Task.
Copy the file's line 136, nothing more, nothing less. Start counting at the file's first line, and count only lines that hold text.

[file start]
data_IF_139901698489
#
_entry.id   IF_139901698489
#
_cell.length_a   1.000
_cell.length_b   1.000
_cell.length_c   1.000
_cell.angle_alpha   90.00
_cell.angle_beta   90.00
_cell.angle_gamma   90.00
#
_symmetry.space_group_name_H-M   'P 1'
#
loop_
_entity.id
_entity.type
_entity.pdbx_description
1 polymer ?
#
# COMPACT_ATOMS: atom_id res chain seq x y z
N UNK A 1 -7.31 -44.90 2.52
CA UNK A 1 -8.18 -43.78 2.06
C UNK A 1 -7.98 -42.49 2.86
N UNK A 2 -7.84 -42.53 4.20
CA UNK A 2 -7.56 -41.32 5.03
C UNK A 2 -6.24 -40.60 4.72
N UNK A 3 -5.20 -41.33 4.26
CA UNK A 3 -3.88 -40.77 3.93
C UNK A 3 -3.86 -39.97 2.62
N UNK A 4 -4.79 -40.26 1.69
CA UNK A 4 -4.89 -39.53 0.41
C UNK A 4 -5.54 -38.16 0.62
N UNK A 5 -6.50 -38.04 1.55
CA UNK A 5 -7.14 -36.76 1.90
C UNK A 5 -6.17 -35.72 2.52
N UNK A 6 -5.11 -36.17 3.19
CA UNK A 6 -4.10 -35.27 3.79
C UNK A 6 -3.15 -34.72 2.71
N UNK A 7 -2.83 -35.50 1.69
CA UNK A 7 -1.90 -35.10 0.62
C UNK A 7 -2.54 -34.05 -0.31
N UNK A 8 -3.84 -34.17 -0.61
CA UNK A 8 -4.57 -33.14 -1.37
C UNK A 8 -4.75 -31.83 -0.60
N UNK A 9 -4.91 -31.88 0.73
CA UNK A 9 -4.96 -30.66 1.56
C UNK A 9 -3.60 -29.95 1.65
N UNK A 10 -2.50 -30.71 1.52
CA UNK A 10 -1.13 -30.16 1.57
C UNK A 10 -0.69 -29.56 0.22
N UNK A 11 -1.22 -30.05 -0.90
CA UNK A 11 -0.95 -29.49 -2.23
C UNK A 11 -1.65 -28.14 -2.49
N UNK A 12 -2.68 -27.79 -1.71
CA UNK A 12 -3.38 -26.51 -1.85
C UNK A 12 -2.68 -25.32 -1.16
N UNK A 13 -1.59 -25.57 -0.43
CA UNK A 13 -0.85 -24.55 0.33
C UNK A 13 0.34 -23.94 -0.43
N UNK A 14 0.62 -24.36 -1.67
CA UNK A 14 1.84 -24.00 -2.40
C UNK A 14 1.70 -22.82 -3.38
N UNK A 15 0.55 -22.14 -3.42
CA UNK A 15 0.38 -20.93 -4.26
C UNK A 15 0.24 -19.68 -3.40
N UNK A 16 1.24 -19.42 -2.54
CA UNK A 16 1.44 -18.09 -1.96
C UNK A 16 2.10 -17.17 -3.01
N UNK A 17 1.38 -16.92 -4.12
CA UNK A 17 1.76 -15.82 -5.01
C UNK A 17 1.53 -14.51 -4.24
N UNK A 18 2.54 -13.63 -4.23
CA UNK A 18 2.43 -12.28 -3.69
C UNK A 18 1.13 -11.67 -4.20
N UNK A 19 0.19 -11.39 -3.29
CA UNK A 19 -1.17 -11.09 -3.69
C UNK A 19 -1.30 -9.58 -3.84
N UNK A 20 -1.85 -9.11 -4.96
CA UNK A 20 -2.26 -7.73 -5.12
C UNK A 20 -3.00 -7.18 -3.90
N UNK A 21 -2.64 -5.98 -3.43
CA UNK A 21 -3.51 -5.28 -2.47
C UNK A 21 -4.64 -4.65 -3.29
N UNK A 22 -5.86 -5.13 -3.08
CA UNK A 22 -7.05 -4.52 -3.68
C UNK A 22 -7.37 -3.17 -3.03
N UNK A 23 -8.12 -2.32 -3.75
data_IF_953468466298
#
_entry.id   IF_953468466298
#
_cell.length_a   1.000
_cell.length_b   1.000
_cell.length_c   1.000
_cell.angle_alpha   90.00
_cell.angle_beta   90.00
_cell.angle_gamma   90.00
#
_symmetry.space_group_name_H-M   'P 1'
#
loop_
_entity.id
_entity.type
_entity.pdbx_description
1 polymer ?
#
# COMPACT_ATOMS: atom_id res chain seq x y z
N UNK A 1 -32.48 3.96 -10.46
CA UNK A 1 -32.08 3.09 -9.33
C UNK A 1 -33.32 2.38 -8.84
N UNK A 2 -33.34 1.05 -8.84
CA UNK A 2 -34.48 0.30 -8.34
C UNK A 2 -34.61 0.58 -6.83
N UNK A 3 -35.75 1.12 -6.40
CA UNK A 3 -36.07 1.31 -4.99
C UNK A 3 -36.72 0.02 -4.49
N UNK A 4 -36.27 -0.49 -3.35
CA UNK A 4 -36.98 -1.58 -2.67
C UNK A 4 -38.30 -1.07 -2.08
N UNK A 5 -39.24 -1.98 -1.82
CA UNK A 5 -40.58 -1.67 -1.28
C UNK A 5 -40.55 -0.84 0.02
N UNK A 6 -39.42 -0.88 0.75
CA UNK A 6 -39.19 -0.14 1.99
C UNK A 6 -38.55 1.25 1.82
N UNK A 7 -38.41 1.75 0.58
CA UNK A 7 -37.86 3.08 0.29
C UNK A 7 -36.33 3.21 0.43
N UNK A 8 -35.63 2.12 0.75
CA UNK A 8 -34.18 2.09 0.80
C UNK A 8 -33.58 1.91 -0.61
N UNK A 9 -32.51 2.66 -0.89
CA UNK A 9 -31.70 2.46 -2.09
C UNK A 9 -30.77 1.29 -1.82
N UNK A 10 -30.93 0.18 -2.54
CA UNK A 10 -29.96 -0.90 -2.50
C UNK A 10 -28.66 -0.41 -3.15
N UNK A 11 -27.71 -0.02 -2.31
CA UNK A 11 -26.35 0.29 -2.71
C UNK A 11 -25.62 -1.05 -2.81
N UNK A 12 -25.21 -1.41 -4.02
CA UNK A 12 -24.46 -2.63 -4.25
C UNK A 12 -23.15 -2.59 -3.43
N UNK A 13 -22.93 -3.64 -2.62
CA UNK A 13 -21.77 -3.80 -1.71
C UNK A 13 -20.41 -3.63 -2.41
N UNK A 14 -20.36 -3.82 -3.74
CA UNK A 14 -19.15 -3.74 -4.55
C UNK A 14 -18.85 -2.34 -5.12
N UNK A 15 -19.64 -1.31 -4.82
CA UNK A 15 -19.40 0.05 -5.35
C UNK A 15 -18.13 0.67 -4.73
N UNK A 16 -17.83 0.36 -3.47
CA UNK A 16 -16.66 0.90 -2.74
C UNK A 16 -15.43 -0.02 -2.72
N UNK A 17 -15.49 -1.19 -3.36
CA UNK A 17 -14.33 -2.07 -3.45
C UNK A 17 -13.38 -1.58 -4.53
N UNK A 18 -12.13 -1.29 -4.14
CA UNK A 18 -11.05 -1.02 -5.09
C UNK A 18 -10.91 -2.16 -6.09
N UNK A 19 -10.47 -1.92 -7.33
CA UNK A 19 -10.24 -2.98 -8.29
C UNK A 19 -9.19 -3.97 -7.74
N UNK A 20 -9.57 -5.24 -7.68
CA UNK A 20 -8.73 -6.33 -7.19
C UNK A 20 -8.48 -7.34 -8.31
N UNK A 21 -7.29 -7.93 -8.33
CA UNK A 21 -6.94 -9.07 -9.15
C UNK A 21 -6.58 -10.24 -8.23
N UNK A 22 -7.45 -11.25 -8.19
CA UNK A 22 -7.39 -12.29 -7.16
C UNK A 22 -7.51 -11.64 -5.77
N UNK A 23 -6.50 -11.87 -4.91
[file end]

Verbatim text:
CA UNK A 10 -29.96 -0.90 -2.50